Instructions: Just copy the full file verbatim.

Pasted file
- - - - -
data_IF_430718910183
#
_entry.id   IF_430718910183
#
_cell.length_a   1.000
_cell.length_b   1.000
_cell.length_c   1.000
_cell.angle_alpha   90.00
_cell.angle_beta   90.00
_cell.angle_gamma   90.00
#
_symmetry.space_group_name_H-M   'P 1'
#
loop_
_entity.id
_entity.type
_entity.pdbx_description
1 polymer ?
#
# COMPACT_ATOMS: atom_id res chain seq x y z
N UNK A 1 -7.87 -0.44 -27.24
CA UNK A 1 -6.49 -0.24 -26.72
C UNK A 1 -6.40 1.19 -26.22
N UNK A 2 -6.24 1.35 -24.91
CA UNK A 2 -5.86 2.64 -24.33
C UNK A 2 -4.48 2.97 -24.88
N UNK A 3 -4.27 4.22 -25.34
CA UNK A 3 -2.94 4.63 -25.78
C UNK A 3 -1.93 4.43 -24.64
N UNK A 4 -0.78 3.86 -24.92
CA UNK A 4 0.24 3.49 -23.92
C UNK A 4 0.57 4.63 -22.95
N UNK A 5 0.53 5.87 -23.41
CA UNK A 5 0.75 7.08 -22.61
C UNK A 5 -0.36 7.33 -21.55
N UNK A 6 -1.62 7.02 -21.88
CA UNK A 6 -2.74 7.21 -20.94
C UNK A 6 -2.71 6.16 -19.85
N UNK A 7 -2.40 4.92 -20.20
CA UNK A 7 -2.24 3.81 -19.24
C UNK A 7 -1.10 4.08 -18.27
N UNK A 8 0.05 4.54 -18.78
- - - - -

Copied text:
data_IF_430718910183
#
_entry.id   IF_430718910183
#
_cell.length_a   1.000
_cell.length_b   1.000
_cell.length_c   1.000
_cell.angle_alpha   90.00
_cell.angle_beta   90.00
_cell.angle_gamma   90.00
#
_symmetry.space_group_name_H-M   'P 1'
#
loop_
_entity.id
_entity.type
_entity.pdbx_description
1 polymer ?
#
# COMPACT_ATOMS: atom_id res chain seq x y z
N UNK A 1 -7.87 -0.44 -27.24
CA UNK A 1 -6.49 -0.24 -26.72
C UNK A 1 -6.40 1.19 -26.22
N UNK A 2 -6.24 1.35 -24.91
CA UNK A 2 -5.86 2.64 -24.33
C UNK A 2 -4.48 2.97 -24.88
N UNK A 3 -4.27 4.22 -25.34
CA UNK A 3 -2.94 4.63 -25.78
C UNK A 3 -1.93 4.43 -24.64
N UNK A 4 -0.78 3.86 -24.92
CA UNK A 4 0.24 3.49 -23.92
C UNK A 4 0.57 4.63 -22.95
N UNK A 5 0.53 5.87 -23.41
CA UNK A 5 0.75 7.08 -22.61
C UNK A 5 -0.36 7.33 -21.55
N UNK A 6 -1.62 7.02 -21.88
CA UNK A 6 -2.74 7.21 -20.94
C UNK A 6 -2.71 6.16 -19.85
N UNK A 7 -2.40 4.92 -20.20
CA UNK A 7 -2.24 3.81 -19.24
C UNK A 7 -1.10 4.08 -18.27
N UNK A 8 0.05 4.54 -18.78